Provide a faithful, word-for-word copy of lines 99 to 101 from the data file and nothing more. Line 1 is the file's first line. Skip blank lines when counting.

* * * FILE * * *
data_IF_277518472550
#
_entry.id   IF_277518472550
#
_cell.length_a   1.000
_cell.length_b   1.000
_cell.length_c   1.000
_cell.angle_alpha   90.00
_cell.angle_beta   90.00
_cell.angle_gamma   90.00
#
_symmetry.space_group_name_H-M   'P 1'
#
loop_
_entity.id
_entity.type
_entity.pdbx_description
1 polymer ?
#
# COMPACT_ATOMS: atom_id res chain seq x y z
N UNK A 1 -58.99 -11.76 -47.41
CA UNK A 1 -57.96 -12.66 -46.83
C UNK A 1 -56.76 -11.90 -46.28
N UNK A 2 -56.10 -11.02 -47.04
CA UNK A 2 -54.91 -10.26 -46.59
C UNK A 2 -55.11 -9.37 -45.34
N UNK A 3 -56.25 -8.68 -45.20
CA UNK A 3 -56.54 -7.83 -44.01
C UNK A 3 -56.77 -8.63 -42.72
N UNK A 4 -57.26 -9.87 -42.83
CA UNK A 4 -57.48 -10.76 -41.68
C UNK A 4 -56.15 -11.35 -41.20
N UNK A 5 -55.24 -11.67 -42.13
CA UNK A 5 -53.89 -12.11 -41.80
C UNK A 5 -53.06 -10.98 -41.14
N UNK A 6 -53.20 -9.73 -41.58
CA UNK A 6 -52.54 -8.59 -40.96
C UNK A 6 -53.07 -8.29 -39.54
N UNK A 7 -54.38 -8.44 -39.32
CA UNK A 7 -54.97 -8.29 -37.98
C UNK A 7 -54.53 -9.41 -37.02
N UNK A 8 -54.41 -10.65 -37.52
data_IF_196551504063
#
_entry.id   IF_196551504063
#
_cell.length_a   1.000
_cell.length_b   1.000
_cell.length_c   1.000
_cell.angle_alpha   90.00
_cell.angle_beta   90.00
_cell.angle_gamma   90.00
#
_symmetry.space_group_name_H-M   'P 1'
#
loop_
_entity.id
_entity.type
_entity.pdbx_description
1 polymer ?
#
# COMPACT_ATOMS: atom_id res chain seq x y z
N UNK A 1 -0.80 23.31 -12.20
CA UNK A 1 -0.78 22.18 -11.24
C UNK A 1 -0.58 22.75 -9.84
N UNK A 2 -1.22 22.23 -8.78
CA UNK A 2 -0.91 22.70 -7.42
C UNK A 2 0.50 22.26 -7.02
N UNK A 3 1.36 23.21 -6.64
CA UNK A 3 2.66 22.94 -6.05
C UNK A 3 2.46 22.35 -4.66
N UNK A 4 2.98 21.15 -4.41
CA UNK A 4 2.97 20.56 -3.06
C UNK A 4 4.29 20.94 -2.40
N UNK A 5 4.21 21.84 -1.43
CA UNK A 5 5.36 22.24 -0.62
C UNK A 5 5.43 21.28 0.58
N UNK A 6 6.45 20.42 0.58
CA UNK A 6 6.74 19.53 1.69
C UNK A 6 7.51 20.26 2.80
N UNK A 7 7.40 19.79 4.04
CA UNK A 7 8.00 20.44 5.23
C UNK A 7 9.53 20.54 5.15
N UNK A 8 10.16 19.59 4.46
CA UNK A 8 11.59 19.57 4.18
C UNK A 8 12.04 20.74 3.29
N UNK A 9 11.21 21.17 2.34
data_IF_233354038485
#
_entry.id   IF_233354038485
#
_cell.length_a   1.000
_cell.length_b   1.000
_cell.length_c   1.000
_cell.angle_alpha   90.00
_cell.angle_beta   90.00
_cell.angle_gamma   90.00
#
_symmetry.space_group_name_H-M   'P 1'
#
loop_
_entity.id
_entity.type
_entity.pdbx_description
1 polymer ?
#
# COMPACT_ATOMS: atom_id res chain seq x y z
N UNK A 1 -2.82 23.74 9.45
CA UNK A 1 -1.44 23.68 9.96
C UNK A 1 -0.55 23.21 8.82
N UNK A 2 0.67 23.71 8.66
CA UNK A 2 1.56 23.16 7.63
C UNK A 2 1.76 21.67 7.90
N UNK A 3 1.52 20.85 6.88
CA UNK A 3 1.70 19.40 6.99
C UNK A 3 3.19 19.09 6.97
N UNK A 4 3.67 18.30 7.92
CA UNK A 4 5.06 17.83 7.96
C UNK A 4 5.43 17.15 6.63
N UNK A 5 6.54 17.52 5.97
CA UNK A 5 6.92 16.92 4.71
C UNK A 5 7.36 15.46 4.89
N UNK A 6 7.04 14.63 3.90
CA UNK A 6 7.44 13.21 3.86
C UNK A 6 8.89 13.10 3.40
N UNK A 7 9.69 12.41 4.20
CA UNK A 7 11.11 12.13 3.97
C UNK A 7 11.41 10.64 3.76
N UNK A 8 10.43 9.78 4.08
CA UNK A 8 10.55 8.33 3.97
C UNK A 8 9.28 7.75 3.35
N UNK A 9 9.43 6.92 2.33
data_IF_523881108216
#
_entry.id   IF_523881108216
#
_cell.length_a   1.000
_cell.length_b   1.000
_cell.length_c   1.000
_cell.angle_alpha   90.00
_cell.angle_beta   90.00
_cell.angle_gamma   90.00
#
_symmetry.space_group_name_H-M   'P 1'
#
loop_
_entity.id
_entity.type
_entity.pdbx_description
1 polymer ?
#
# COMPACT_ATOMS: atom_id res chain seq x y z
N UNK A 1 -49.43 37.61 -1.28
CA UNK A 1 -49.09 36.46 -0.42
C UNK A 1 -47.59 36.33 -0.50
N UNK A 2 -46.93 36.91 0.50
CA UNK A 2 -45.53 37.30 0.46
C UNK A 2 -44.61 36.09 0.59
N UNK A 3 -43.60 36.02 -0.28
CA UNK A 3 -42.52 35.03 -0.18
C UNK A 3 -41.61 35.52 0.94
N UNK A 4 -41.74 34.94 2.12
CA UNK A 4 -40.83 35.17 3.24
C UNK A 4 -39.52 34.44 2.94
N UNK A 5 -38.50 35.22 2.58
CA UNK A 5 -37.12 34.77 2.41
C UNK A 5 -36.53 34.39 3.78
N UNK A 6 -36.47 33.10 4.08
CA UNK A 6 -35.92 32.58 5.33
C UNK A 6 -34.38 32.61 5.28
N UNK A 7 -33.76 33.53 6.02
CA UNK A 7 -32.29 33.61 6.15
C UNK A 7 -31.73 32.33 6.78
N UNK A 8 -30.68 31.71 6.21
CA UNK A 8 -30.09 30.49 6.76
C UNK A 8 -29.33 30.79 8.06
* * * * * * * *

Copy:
_symmetry.space_group_name_H-M   'P 1'
#
loop_